Song of Bloom
By: Philipp Stollenmayer / Kamibox
Philipp Stollenmayer, aka Kamibox, has a number of mobile games under his belt by now, of varying genres and levels of weirdness. Just about every one of them is memorable, even if they’re not all to your tastes. My personal favorite is supertype, a physics puzzler that uses letters as objects with weight and behavior when dropped on the board. I tend to gravitate more towards puzzle and narrative games in general, so his latest, Song of Bloom, is right up my alley. I wrote a little about it back when the release date was announced, but I didn’t want to give too much away back then. Now that the game is out, I wanted to give it a proper review, but that also means revealing more details. So if you rather go in blind, stop here and just play the game. But if you need some convincing, continue reading.
Like Blackbox and some other nonconventional puzzle games, Song of Bloom can only work on a touchscreen device. Not only is drawing a big part of the game, but it’s designed to utilize the iPhone’s other features, such as the lightning port, gyroscope and volume buttons. It is a game that showcases the device’s strengths instead of working around its weaknesses. As much as I enjoy a good PC or console port, it’s games like this that remind me of the almost magical properties of the mini computer in my pocket. Song of Bloom is an intuitive and intimate experience that one can only get from interacting directly with objects on the screen. It’s the kind of playful game I wish we had more of.
Song of Bloom is a very nonlinear game. The order in which the puzzles are unlocked and solved will be different for each player, depending on which clues one decides to work with first. This means the narrative will also be scattered and somewhat vague, meant to be pieced together at the end. Even then, this is a story open to interpretation, one that isn’t spelled out for you. There’s a poetry to it, and whether it works for you or not, the game moves at a steady enough pace that you can choose to focus on the narrative or ignore it in favor of the puzzles.
What Song of Bloom does especially well is combine various art styles — from chalk drawings to claymation — and mechanics, then weaves them into one coherent experience. The game is focused around a tree that grows with each puzzle you solve. This tree is also used as a map to store any clues you’ve found, as well as the narrative bits. As per its nonlinear fashion, you get to choose which clue to work with next, and they’re all right there on the tree to pick from. Part of the game is also about repetition, but I don’t want to go into more detail about that, as it may spoil too much.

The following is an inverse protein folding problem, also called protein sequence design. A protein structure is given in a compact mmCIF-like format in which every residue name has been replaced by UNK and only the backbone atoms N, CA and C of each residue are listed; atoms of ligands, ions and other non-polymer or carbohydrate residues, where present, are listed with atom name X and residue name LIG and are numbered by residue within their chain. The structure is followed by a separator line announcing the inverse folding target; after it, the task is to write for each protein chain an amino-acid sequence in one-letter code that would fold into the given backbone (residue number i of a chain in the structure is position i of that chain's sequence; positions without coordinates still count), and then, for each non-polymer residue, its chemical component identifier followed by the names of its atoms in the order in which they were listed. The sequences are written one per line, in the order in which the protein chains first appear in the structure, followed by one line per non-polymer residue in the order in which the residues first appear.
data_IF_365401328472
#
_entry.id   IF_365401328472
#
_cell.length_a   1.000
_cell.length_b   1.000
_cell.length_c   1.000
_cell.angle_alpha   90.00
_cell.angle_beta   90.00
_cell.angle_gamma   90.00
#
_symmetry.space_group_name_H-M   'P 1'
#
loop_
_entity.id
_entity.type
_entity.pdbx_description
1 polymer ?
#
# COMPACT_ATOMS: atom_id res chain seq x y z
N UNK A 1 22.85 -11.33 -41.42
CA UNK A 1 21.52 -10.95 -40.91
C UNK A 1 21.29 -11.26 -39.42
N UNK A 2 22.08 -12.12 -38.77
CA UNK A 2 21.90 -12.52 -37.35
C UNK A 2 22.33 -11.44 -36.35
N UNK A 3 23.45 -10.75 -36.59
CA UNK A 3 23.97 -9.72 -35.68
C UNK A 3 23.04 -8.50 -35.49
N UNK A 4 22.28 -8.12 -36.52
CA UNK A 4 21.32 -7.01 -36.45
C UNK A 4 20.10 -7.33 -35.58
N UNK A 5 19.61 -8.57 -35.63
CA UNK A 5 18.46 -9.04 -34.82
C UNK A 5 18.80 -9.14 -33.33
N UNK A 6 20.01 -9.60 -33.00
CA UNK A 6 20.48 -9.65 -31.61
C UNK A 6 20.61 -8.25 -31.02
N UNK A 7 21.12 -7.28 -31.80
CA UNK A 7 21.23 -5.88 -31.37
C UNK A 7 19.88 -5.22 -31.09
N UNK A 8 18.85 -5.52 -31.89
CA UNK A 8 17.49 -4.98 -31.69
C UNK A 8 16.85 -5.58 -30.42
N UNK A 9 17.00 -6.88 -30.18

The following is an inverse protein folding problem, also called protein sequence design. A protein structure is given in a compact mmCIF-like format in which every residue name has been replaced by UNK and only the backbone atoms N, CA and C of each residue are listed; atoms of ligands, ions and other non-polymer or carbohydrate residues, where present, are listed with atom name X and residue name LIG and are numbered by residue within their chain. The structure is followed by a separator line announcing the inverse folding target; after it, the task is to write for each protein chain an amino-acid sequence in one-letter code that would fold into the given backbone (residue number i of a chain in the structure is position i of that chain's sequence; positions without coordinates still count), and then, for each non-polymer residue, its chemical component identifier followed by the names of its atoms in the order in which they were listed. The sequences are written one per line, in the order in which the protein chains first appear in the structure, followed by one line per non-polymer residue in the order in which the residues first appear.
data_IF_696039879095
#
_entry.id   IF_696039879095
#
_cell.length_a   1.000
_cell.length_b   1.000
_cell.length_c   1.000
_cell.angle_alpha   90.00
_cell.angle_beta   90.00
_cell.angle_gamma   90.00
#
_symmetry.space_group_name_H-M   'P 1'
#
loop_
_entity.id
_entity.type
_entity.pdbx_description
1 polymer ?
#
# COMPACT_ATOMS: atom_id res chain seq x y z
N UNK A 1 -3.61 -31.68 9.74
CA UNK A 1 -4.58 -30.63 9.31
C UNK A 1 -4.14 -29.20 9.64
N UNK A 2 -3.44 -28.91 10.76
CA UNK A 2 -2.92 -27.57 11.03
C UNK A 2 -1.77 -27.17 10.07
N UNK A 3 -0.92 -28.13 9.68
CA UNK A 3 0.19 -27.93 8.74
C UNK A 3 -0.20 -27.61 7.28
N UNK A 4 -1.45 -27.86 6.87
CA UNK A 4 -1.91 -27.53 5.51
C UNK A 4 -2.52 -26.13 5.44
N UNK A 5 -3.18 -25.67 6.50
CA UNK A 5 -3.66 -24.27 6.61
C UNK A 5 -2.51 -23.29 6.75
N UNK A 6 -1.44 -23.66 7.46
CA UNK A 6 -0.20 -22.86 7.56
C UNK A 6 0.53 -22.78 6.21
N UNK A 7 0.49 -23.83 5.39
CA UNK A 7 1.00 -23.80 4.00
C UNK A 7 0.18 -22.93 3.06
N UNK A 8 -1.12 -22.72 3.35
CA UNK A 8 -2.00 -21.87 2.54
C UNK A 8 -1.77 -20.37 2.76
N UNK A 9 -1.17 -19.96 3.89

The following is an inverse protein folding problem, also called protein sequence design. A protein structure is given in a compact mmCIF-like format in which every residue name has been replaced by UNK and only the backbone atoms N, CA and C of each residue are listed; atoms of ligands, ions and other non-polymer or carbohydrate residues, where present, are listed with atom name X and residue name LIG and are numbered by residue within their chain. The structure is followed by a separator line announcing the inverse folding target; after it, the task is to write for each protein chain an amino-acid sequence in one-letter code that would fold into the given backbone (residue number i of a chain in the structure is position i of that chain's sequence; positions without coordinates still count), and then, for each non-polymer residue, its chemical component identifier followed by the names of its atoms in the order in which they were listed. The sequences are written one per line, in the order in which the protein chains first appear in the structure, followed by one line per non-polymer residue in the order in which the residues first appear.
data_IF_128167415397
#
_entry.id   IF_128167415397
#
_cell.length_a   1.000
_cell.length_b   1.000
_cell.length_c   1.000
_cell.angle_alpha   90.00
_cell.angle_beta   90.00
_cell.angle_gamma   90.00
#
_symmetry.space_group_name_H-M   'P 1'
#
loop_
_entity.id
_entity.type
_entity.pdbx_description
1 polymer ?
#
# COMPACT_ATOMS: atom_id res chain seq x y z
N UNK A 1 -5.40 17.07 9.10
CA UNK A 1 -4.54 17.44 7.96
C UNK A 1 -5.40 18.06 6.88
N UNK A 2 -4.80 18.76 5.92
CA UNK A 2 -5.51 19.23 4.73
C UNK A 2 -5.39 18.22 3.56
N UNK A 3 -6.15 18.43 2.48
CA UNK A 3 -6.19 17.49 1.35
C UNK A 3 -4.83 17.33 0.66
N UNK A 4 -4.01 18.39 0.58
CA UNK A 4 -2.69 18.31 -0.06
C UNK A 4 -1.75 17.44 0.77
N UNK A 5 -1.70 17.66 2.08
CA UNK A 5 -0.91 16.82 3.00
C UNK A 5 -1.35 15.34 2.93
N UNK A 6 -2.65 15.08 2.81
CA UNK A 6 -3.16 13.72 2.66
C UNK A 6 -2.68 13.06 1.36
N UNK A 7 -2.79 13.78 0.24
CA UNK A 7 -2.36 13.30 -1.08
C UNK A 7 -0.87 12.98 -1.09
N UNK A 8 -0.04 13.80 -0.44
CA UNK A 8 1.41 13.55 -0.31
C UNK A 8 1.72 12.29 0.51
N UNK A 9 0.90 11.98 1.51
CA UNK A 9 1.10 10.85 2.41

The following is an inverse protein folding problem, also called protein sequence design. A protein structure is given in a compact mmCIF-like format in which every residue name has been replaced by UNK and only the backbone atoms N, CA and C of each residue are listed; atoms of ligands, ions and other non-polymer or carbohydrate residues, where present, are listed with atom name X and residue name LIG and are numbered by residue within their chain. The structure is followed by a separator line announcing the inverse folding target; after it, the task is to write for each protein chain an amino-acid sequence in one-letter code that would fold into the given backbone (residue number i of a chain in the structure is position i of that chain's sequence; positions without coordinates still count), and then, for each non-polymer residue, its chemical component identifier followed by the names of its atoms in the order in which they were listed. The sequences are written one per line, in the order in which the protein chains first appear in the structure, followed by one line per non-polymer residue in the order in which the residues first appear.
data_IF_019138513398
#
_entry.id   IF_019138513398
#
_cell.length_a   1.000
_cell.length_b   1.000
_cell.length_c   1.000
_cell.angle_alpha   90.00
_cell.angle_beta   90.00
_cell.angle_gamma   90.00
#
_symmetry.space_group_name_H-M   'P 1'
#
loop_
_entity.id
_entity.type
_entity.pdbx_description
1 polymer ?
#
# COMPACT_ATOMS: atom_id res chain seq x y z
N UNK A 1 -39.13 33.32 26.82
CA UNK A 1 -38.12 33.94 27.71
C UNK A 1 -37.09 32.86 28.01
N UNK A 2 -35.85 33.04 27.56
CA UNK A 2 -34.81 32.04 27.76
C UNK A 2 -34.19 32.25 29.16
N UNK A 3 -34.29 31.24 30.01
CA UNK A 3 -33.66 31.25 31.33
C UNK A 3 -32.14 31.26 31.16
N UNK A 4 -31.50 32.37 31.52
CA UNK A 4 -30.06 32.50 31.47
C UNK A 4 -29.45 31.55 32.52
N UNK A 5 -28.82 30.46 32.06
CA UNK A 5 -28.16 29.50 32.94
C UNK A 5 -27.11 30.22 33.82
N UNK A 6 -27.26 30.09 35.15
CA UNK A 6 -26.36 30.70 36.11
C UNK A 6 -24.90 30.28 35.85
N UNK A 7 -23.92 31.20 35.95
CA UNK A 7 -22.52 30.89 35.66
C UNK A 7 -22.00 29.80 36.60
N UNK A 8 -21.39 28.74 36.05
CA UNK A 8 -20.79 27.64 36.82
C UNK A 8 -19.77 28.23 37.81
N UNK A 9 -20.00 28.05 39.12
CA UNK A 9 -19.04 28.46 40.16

Now, here’s where players might be a bit divided. Whenever you uncover a clue, the game will add it to the tree, whether or not you actually noticed it or recognized it as a clue. This is great if you want to make steady progress without having to replay levels scouring for clues you might have missed. The less patient side of me appreciated this, as it minimized frustration. But it also makes the game go a lot faster and limits the satisfaction of spotting a clue for what it is. Part of me wishes the game held my hand less, but I also wonder if it might have gotten too tedious otherwise. So the extent to which this bothers each player will vary.
Song of Bloom is the kind of game that just about everyone should play. It’s a great reminder of the iPhone’s capabilities, and it’s exciting to unlock each new level and discover its unique mechanics. No two puzzles are the same, so even with its short length, there’s no filler. This is a game that knows what it wants to be and doesn’t waste any time trying to be something else. While I wouldn’t mind more puzzles of this quality, what we’re given is a complete and cohesive experience, and I’m glad it wasn’t dragged out just for the sake of longevity. There’s also plenty of little details and playfulness — along with the cryptic story — that make the game worth revisiting. And on top of all that, it includes solid voice acting and a soundtrack that manages to capture the repetitive nature of the game without getting stale. So don’t sleep on this one. Grab Song of Bloom now and start your mysterious journey.
And if you need help with the game, try my walkthrough guide.